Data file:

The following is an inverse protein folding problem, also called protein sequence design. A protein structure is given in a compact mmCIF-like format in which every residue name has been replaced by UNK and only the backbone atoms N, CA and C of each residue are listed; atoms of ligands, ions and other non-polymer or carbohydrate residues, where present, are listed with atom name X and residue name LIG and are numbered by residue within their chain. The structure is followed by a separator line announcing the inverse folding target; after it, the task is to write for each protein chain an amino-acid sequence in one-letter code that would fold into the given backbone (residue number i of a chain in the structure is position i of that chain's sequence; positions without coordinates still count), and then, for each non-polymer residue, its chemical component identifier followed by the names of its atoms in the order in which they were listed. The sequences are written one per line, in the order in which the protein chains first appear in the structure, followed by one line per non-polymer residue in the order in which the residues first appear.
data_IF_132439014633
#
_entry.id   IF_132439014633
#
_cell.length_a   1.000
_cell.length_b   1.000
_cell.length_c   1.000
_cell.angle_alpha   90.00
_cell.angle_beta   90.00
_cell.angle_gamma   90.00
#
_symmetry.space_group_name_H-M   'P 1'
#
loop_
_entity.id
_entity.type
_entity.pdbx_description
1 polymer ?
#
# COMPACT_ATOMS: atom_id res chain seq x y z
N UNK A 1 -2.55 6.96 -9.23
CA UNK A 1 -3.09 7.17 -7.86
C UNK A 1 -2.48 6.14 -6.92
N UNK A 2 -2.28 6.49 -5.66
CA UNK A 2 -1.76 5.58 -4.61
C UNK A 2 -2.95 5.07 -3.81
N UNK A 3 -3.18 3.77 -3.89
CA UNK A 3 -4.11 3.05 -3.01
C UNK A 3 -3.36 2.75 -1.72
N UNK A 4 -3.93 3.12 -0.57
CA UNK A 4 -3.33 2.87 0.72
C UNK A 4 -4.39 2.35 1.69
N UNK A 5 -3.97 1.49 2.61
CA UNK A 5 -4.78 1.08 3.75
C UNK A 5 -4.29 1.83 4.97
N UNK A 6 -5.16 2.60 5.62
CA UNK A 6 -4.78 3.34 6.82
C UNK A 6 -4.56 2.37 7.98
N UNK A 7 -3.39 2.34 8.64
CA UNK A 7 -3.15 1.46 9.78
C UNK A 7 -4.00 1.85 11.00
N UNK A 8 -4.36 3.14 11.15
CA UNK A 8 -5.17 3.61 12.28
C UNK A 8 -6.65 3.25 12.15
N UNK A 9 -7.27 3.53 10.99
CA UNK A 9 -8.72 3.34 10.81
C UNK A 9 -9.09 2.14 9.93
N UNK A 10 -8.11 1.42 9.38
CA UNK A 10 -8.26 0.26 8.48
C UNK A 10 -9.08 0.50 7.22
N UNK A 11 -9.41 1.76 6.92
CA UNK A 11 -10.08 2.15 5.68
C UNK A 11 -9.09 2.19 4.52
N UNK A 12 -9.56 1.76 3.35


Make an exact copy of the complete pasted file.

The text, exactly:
The following is an inverse protein folding problem, also called protein sequence design. A protein structure is given in a compact mmCIF-like format in which every residue name has been replaced by UNK and only the backbone atoms N, CA and C of each residue are listed; atoms of ligands, ions and other non-polymer or carbohydrate residues, where present, are listed with atom name X and residue name LIG and are numbered by residue within their chain. The structure is followed by a separator line announcing the inverse folding target; after it, the task is to write for each protein chain an amino-acid sequence in one-letter code that would fold into the given backbone (residue number i of a chain in the structure is position i of that chain's sequence; positions without coordinates still count), and then, for each non-polymer residue, its chemical component identifier followed by the names of its atoms in the order in which they were listed. The sequences are written one per line, in the order in which the protein chains first appear in the structure, followed by one line per non-polymer residue in the order in which the residues first appear.
data_IF_132439014633
#
_entry.id   IF_132439014633
#
_cell.length_a   1.000
_cell.length_b   1.000
_cell.length_c   1.000
_cell.angle_alpha   90.00
_cell.angle_beta   90.00
_cell.angle_gamma   90.00
#
_symmetry.space_group_name_H-M   'P 1'
#
loop_
_entity.id
_entity.type
_entity.pdbx_description
1 polymer ?
#
# COMPACT_ATOMS: atom_id res chain seq x y z
N UNK A 1 -2.55 6.96 -9.23
CA UNK A 1 -3.09 7.17 -7.86
C UNK A 1 -2.48 6.14 -6.92
N UNK A 2 -2.28 6.49 -5.66
CA UNK A 2 -1.76 5.58 -4.61
C UNK A 2 -2.95 5.07 -3.81
N UNK A 3 -3.18 3.77 -3.89
CA UNK A 3 -4.11 3.05 -3.01
C UNK A 3 -3.36 2.75 -1.72
N UNK A 4 -3.93 3.12 -0.57
CA UNK A 4 -3.33 2.87 0.72
C UNK A 4 -4.39 2.35 1.69
N UNK A 5 -3.97 1.49 2.61
CA UNK A 5 -4.78 1.08 3.75
C UNK A 5 -4.29 1.83 4.97
N UNK A 6 -5.16 2.60 5.62
CA UNK A 6 -4.78 3.34 6.82
C UNK A 6 -4.56 2.37 7.98
N UNK A 7 -3.39 2.34 8.64
CA UNK A 7 -3.15 1.46 9.78
C UNK A 7 -4.00 1.85 11.00
N UNK A 8 -4.36 3.14 11.15
CA UNK A 8 -5.17 3.61 12.28
C UNK A 8 -6.65 3.25 12.15
N UNK A 9 -7.27 3.53 10.99
CA UNK A 9 -8.72 3.34 10.81
C UNK A 9 -9.09 2.14 9.93
N UNK A 10 -8.11 1.42 9.38
CA UNK A 10 -8.26 0.26 8.48
C UNK A 10 -9.08 0.50 7.22
N UNK A 11 -9.41 1.76 6.92
CA UNK A 11 -10.08 2.15 5.68
C UNK A 11 -9.09 2.19 4.52
N UNK A 12 -9.56 1.76 3.35